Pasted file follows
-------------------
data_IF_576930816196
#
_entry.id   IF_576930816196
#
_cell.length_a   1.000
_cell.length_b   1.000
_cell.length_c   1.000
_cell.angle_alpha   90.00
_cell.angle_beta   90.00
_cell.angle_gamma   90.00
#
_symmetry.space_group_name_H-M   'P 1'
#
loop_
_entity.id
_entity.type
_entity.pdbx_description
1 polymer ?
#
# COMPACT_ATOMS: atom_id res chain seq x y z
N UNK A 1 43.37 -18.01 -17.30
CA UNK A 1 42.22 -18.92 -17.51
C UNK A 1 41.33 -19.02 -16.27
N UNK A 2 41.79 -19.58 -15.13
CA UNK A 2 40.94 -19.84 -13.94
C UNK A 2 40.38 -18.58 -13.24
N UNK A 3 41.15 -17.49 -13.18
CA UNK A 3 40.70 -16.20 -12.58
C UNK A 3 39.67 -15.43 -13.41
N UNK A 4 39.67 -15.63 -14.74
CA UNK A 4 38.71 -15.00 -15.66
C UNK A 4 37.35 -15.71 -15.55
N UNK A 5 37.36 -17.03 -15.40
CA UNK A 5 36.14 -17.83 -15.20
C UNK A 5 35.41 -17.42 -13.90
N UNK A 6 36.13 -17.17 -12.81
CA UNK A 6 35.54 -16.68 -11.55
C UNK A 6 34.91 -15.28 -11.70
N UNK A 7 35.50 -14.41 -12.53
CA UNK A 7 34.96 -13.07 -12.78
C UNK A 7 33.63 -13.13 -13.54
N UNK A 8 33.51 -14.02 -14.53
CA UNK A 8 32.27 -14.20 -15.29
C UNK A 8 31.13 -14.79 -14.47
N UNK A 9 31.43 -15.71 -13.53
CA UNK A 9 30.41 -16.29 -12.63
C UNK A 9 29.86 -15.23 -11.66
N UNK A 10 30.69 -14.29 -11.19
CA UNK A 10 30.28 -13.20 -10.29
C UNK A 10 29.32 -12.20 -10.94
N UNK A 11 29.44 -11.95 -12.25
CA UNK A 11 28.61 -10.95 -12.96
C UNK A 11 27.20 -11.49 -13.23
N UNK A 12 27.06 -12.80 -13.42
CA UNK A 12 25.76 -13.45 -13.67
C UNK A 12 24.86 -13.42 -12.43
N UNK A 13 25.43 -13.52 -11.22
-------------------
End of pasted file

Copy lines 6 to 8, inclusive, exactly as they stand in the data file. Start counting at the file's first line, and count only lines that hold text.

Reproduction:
_cell.length_b   1.000
_cell.length_c   1.000
_cell.angle_alpha   90.00